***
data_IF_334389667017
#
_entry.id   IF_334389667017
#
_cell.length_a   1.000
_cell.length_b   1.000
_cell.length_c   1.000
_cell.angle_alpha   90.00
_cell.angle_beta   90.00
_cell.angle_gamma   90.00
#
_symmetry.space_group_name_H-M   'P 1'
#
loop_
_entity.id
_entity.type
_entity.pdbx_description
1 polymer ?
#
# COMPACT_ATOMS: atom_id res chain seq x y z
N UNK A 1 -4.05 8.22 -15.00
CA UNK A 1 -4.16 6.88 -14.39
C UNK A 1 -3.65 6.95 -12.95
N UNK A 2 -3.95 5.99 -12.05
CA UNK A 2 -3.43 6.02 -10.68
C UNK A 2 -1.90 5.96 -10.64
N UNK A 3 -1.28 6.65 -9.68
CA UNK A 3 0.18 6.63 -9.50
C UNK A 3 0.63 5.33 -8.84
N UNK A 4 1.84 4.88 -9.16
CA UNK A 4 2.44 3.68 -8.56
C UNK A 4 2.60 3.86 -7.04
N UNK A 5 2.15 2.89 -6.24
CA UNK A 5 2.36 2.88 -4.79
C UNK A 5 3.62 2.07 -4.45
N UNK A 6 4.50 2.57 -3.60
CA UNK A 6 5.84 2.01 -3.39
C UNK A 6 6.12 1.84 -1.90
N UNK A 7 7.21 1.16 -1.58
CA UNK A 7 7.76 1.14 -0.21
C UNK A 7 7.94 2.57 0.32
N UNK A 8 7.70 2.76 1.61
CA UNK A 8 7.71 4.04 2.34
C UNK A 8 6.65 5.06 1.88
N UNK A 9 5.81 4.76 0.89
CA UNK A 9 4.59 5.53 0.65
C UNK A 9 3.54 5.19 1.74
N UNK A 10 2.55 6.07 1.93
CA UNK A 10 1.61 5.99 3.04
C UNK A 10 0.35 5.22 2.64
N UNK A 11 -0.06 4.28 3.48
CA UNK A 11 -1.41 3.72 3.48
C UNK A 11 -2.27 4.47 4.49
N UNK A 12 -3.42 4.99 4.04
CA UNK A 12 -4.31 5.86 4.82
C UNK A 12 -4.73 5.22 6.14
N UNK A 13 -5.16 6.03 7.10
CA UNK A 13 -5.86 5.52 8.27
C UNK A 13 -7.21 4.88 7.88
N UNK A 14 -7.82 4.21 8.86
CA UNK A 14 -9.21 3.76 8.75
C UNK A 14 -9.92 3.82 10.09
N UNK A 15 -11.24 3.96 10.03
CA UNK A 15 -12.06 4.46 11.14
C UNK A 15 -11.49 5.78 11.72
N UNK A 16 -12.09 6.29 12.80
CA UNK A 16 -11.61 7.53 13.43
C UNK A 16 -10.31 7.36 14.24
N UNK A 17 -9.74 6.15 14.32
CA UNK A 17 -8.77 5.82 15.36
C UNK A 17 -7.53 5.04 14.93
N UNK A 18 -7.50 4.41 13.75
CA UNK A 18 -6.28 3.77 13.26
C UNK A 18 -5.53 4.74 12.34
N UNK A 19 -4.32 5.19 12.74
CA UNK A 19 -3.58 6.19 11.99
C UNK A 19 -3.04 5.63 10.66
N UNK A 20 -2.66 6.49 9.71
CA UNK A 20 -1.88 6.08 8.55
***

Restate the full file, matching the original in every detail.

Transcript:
data_IF_334389667017
#
_entry.id   IF_334389667017
#
_cell.length_a   1.000
_cell.length_b   1.000
_cell.length_c   1.000
_cell.angle_alpha   90.00
_cell.angle_beta   90.00
_cell.angle_gamma   90.00
#
_symmetry.space_group_name_H-M   'P 1'
#
loop_
_entity.id
_entity.type
_entity.pdbx_description
1 polymer ?
#
# COMPACT_ATOMS: atom_id res chain seq x y z
N UNK A 1 -4.05 8.22 -15.00
CA UNK A 1 -4.16 6.88 -14.39
C UNK A 1 -3.65 6.95 -12.95
N UNK A 2 -3.95 5.99 -12.05
CA UNK A 2 -3.43 6.02 -10.68
C UNK A 2 -1.90 5.96 -10.64
N UNK A 3 -1.28 6.65 -9.68
CA UNK A 3 0.18 6.63 -9.50
C UNK A 3 0.63 5.33 -8.84
N UNK A 4 1.84 4.88 -9.16
CA UNK A 4 2.44 3.68 -8.56
C UNK A 4 2.60 3.86 -7.04
N UNK A 5 2.15 2.89 -6.24
CA UNK A 5 2.36 2.88 -4.79
C UNK A 5 3.62 2.07 -4.45
N UNK A 6 4.50 2.57 -3.60
CA UNK A 6 5.84 2.01 -3.39
C UNK A 6 6.12 1.84 -1.90
N UNK A 7 7.21 1.16 -1.58
CA UNK A 7 7.76 1.14 -0.21
C UNK A 7 7.94 2.57 0.32
N UNK A 8 7.70 2.76 1.61
CA UNK A 8 7.71 4.04 2.34
C UNK A 8 6.65 5.06 1.88
N UNK A 9 5.81 4.76 0.89
CA UNK A 9 4.59 5.53 0.65
C UNK A 9 3.54 5.19 1.74
N UNK A 10 2.55 6.07 1.93
CA UNK A 10 1.61 5.99 3.04
C UNK A 10 0.35 5.22 2.64
N UNK A 11 -0.06 4.28 3.48
CA UNK A 11 -1.41 3.72 3.48
C UNK A 11 -2.27 4.47 4.49
N UNK A 12 -3.42 4.99 4.04
CA UNK A 12 -4.31 5.86 4.82
C UNK A 12 -4.73 5.22 6.14
N UNK A 13 -5.16 6.03 7.10
CA UNK A 13 -5.86 5.52 8.27
C UNK A 13 -7.21 4.88 7.88
N UNK A 14 -7.82 4.21 8.86
CA UNK A 14 -9.21 3.76 8.75
C UNK A 14 -9.92 3.82 10.09
N UNK A 15 -11.24 3.96 10.03
CA UNK A 15 -12.06 4.46 11.14
C UNK A 15 -11.49 5.78 11.72
N UNK A 16 -12.09 6.29 12.80
CA UNK A 16 -11.61 7.53 13.43
C UNK A 16 -10.31 7.36 14.24
N UNK A 17 -9.74 6.15 14.32
CA UNK A 17 -8.77 5.82 15.36
C UNK A 17 -7.53 5.04 14.93
N UNK A 18 -7.50 4.41 13.75
CA UNK A 18 -6.28 3.77 13.26
C UNK A 18 -5.53 4.74 12.34
N UNK A 19 -4.32 5.19 12.74
CA UNK A 19 -3.58 6.19 11.99
C UNK A 19 -3.04 5.63 10.66
N UNK A 20 -2.66 6.49 9.71
CA UNK A 20 -1.88 6.08 8.55